|Year : 2018 | Volume
| Issue : 2 | Page : 38-42
Increasing trend of pediculosis (Pediculus Humanus Capitis) in Lamerd, Farashband, and Marvdasht Cities, Southern Iran
Zahra Soltani1, Davood Keshavarzi2
1 Communicable Disease Unit, Faculty of Health, Shiraz University of Medical Sciences, Shiraz, Iran
2 Department of Medical Entomology and Vector Control, School of Public Health, Tehran University of Medical Sciences, Tehran, Iran
|Date of Web Publication||29-May-2018|
Dr. Davood Keshavarzi
Department of Medical Entomology and Vector Control, School of Public Health, Tehran University of Medical Sciences, Tehran
Source of Support: None, Conflict of Interest: None
Aim: The aim of this study was to report the trend of pediculosis among people in Lamerd, Farashband, and Marvdasht cities, Southern Iran. Materials and Methods: This study was a retrospective study of patients with a definite diagnosis of Pediculus humanus capitis in 2012–2015. Information recorded for each patient included the gender, age, residence, and the season of diagnosis. Results: In Lamerd, Marvdasht, and Farashband, the total numbers of pediculosis cases were 1675, 954, and 509 cases, respectively. In those three cities, the highest number of cases was found in the year 2015 (1568 n) and lowest was in 2012 (431 n). This difference was statistically significant (P < 0.05). In all cities, the number of females (2921 n) was higher than males (217 n) (P < 0.05). The highest prevalence of disease was seen in female children between the ages of 6–12 years (1787 n) while the lowest prevalence was seen in male children <6 years old (8 n). Considering the residence, the majority of cases in Marvdasht (549 n) and Farashband (401 n) were from urban areas, and the difference was statistically significant only in the city of Farashband. In those cities, totally, the highest and lowest number of cases was observed in the autumn and summer, respectively. Conclusions: The results showed that the disease trend is increasing in recent years. Advance in socioeconomic conditions and also implementing health education programs for kids, parents, and sick people may help in controlling this disease.
Keywords: Epidemiology, Fars, Iran, pediculosis
|How to cite this article:|
Soltani Z, Keshavarzi D. Increasing trend of pediculosis (Pediculus Humanus Capitis) in Lamerd, Farashband, and Marvdasht Cities, Southern Iran. Int Arch Health Sci 2018;5:38-42
|How to cite this URL:|
Soltani Z, Keshavarzi D. Increasing trend of pediculosis (Pediculus Humanus Capitis) in Lamerd, Farashband, and Marvdasht Cities, Southern Iran. Int Arch Health Sci [serial online] 2018 [cited 2020 May 31];5:38-42. Available from: http://www.iahs.kaums.ac.ir/text.asp?2018/5/2/38/233486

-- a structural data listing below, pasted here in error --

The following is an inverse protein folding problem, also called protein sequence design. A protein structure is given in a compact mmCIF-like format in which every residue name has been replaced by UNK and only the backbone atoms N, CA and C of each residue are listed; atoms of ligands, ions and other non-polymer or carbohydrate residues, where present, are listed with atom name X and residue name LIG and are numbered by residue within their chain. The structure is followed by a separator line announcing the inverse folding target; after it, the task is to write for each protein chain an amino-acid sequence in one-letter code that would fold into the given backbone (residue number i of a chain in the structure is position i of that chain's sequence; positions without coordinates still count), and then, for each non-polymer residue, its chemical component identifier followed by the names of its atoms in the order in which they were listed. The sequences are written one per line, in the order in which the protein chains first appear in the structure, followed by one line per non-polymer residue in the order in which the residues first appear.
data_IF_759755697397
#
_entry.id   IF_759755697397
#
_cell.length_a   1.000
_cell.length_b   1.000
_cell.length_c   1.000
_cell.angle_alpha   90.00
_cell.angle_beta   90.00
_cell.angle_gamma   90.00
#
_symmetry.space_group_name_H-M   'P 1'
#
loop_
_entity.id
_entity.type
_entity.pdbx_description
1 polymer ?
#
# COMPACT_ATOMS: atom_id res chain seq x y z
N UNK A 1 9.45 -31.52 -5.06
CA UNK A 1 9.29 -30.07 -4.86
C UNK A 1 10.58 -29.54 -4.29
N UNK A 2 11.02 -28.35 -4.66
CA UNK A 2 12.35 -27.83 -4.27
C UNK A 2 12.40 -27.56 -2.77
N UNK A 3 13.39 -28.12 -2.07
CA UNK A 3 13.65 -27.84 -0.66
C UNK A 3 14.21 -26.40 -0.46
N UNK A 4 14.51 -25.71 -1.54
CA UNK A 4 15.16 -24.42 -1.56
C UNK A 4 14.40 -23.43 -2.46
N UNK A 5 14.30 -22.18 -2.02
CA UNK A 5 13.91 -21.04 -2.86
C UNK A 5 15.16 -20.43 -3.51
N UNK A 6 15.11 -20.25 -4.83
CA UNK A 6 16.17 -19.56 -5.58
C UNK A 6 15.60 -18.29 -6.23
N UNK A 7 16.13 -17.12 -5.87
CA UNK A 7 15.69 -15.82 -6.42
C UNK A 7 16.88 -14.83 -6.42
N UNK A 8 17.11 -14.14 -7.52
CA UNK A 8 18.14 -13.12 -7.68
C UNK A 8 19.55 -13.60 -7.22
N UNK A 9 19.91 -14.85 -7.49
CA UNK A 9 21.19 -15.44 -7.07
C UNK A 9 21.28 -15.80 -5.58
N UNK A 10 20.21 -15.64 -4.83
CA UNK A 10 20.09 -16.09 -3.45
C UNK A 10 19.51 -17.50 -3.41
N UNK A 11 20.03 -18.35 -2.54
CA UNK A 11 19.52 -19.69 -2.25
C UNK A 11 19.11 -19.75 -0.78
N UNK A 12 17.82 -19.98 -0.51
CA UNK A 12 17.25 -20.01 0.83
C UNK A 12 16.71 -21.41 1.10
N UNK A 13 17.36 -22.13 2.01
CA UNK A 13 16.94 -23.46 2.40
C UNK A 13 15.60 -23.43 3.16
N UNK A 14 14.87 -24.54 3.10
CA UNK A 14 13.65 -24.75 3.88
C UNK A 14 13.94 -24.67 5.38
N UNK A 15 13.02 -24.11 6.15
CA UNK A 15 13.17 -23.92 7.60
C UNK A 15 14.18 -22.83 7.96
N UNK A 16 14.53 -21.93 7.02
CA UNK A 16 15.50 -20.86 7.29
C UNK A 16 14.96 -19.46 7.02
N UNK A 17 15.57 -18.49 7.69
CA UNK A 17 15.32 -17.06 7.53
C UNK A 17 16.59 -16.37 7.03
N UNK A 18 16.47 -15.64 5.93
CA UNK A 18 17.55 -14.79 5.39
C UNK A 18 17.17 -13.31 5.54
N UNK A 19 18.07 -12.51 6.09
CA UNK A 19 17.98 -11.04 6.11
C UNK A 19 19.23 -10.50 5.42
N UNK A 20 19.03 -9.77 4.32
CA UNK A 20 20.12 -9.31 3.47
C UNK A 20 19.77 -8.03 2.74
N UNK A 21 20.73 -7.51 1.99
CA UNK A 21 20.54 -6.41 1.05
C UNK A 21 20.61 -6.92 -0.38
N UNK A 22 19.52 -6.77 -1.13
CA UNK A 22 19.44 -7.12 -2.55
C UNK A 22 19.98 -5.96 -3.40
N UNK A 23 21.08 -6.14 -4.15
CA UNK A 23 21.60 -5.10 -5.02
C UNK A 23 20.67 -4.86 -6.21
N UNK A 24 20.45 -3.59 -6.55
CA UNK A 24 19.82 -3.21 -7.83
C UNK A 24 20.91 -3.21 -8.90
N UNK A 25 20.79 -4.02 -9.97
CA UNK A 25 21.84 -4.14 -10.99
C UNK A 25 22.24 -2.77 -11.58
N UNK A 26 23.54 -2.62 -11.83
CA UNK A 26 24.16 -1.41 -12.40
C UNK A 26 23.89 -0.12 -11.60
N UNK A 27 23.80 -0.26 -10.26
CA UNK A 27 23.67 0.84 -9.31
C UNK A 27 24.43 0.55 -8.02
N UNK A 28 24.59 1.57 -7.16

| Introduction|| |
Sucking lice (Phthiraptera: Anoplura) is found as permanent blood-feeding parasites on approximately 20% of all mammalian species. Lice are small, wingless insects and the three kinds of these ectoparasites that infest humans are head lice, body lice, and pubic lice.
Head lice infestation causes a high level of anxiety among parents of children. It is easily spread by direct contact, particularly in crowded environments. The individuals with head lice infestation are susceptible to secondary bacterial infections., Body louse is often found on the persons who are infected by head louse. It can migrate between the different body areas. It causes a severe public health problem as they are vectors of the pathogens Rickettsia prowazekii (causing epidemic typhus) Bartonella quintana (causing trench fever), and Borrelia recurrentis (causing relapsing fever). However, head lice infestation is more common worldwide as a major health problem in poor, developing, and developed countries. Some factors are effective for the head lice prevalence that related to the host such as sex, age group, race, and type of hair. Studies carried out in different parts of the world have reported different prevalence for head lice in children. For example, the rate of infestation has been estimated to be 5.5% in Egypt, 8.9% in Belgium, and 14% in Czech Republic.,, Various reports have been published on the percentage of infestation in Iran.,,,, Lice is an important public health problem in Iran, same as in other countries in the world. For example, 27% of urban primary schools in Iranshahr area (Southeast of Iran) were found infested; also, the head lice infestation in school children of Tabriz City (Northwest of Iran) was 3.64% and the prevalence of head lice was 1% in Fars province., In Khorasan-e-Razavi province, 36.4% infested cases with Pediculus humanus capitis and Pediculus corporis were found in rural and 63.6% in urban areas. In the present study, unlike previous studies that were limited to children, individuals with different age groups were studied.
Actually, the present study was conducted to survey the prevalence of head lice infestation rate in three cities of Fars province in Southwest of Iran in order to complete existing information and previous studies. The information provided in the present paper can help health authorities and researchers for investigating ways to reduce the incidence of disease in cities where the infestation rate is high.